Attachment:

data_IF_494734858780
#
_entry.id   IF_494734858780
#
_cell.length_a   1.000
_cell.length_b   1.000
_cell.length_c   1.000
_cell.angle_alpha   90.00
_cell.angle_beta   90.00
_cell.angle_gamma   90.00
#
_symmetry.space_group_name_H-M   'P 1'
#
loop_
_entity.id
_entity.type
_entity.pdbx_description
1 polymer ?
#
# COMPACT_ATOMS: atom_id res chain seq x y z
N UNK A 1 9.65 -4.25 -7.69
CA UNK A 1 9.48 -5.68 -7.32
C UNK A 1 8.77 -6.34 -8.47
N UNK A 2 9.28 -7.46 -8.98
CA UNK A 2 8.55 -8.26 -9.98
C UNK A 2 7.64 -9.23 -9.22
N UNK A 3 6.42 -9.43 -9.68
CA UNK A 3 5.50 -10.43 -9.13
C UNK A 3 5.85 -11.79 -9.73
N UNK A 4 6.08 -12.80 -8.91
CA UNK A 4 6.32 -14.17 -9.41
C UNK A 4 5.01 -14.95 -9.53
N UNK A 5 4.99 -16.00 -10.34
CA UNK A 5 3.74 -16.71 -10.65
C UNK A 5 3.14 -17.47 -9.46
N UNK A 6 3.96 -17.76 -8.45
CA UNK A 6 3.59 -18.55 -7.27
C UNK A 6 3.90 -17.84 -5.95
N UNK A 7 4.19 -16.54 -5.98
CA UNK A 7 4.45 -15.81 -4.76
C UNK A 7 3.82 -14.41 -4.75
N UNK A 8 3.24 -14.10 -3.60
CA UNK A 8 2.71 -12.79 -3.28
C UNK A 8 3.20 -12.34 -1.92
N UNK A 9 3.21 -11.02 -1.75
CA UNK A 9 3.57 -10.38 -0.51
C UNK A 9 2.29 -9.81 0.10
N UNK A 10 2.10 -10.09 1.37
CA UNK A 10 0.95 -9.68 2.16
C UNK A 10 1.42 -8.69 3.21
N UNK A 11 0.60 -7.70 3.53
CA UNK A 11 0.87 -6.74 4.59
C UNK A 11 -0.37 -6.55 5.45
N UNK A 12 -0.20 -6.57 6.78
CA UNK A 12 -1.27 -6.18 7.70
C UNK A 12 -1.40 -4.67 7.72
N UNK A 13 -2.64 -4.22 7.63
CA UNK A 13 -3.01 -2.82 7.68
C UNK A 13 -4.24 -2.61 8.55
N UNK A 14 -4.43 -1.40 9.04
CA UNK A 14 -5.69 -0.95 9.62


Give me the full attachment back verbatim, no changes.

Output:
data_IF_494734858780
#
_entry.id   IF_494734858780
#
_cell.length_a   1.000
_cell.length_b   1.000
_cell.length_c   1.000
_cell.angle_alpha   90.00
_cell.angle_beta   90.00
_cell.angle_gamma   90.00
#
_symmetry.space_group_name_H-M   'P 1'
#
loop_
_entity.id
_entity.type
_entity.pdbx_description
1 polymer ?
#
# COMPACT_ATOMS: atom_id res chain seq x y z
N UNK A 1 9.65 -4.25 -7.69
CA UNK A 1 9.48 -5.68 -7.32
C UNK A 1 8.77 -6.34 -8.47
N UNK A 2 9.28 -7.46 -8.98
CA UNK A 2 8.55 -8.26 -9.98
C UNK A 2 7.64 -9.23 -9.22
N UNK A 3 6.42 -9.43 -9.68
CA UNK A 3 5.50 -10.43 -9.13
C UNK A 3 5.85 -11.79 -9.73
N UNK A 4 6.08 -12.80 -8.91
CA UNK A 4 6.32 -14.17 -9.41
C UNK A 4 5.01 -14.95 -9.53
N UNK A 5 4.99 -16.00 -10.34
CA UNK A 5 3.74 -16.71 -10.65
C UNK A 5 3.14 -17.47 -9.46
N UNK A 6 3.96 -17.76 -8.45
CA UNK A 6 3.59 -18.55 -7.27
C UNK A 6 3.90 -17.84 -5.95
N UNK A 7 4.19 -16.54 -5.98
CA UNK A 7 4.45 -15.81 -4.76
C UNK A 7 3.82 -14.41 -4.75
N UNK A 8 3.24 -14.10 -3.60
CA UNK A 8 2.71 -12.79 -3.28
C UNK A 8 3.20 -12.34 -1.92
N UNK A 9 3.21 -11.02 -1.75
CA UNK A 9 3.57 -10.38 -0.51
C UNK A 9 2.29 -9.81 0.10
N UNK A 10 2.10 -10.09 1.37
CA UNK A 10 0.95 -9.68 2.16
C UNK A 10 1.42 -8.69 3.21
N UNK A 11 0.60 -7.70 3.53
CA UNK A 11 0.87 -6.74 4.59
C UNK A 11 -0.37 -6.55 5.45
N UNK A 12 -0.20 -6.57 6.78
CA UNK A 12 -1.27 -6.18 7.70
C UNK A 12 -1.40 -4.67 7.72
N UNK A 13 -2.64 -4.22 7.63
CA UNK A 13 -3.01 -2.82 7.68
C UNK A 13 -4.24 -2.61 8.55
N UNK A 14 -4.43 -1.40 9.04
CA UNK A 14 -5.69 -0.95 9.62